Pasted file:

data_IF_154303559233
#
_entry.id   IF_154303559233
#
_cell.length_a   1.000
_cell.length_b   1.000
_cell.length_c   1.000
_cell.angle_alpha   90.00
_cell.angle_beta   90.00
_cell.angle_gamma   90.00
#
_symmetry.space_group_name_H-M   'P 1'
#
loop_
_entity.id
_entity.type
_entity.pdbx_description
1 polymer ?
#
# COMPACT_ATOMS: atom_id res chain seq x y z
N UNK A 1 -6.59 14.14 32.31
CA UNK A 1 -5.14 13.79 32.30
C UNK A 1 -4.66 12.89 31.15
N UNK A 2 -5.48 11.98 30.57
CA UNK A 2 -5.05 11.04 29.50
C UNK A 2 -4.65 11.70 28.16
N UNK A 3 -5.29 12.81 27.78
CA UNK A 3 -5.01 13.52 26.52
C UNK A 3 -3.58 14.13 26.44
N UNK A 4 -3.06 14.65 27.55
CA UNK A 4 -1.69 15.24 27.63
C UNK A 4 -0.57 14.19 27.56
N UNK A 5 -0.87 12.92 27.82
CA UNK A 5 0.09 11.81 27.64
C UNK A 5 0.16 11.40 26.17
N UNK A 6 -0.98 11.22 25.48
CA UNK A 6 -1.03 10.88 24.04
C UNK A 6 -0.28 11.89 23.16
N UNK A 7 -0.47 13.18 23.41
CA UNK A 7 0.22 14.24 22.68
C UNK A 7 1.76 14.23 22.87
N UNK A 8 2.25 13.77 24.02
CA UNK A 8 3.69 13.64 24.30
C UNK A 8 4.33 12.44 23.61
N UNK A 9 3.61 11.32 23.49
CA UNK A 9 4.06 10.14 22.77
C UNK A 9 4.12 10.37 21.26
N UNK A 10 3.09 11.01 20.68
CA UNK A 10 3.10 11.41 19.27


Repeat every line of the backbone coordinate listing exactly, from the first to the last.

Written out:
data_IF_154303559233
#
_entry.id   IF_154303559233
#
_cell.length_a   1.000
_cell.length_b   1.000
_cell.length_c   1.000
_cell.angle_alpha   90.00
_cell.angle_beta   90.00
_cell.angle_gamma   90.00
#
_symmetry.space_group_name_H-M   'P 1'
#
loop_
_entity.id
_entity.type
_entity.pdbx_description
1 polymer ?
#
# COMPACT_ATOMS: atom_id res chain seq x y z
N UNK A 1 -6.59 14.14 32.31
CA UNK A 1 -5.14 13.79 32.30
C UNK A 1 -4.66 12.89 31.15
N UNK A 2 -5.48 11.98 30.57
CA UNK A 2 -5.05 11.04 29.50
C UNK A 2 -4.65 11.70 28.16
N UNK A 3 -5.29 12.81 27.78
CA UNK A 3 -5.01 13.52 26.52
C UNK A 3 -3.58 14.13 26.44
N UNK A 4 -3.06 14.65 27.55
CA UNK A 4 -1.69 15.24 27.63
C UNK A 4 -0.57 14.19 27.56
N UNK A 5 -0.87 12.92 27.82
CA UNK A 5 0.09 11.81 27.64
C UNK A 5 0.16 11.40 26.17
N UNK A 6 -0.98 11.22 25.48
CA UNK A 6 -1.03 10.88 24.04
C UNK A 6 -0.28 11.89 23.16
N UNK A 7 -0.47 13.18 23.41
CA UNK A 7 0.22 14.24 22.68
C UNK A 7 1.76 14.23 22.87
N UNK A 8 2.25 13.77 24.02
CA UNK A 8 3.69 13.64 24.30
C UNK A 8 4.33 12.44 23.61
N UNK A 9 3.61 11.32 23.49
CA UNK A 9 4.06 10.14 22.77
C UNK A 9 4.12 10.37 21.26
N UNK A 10 3.09 11.01 20.68
CA UNK A 10 3.10 11.41 19.27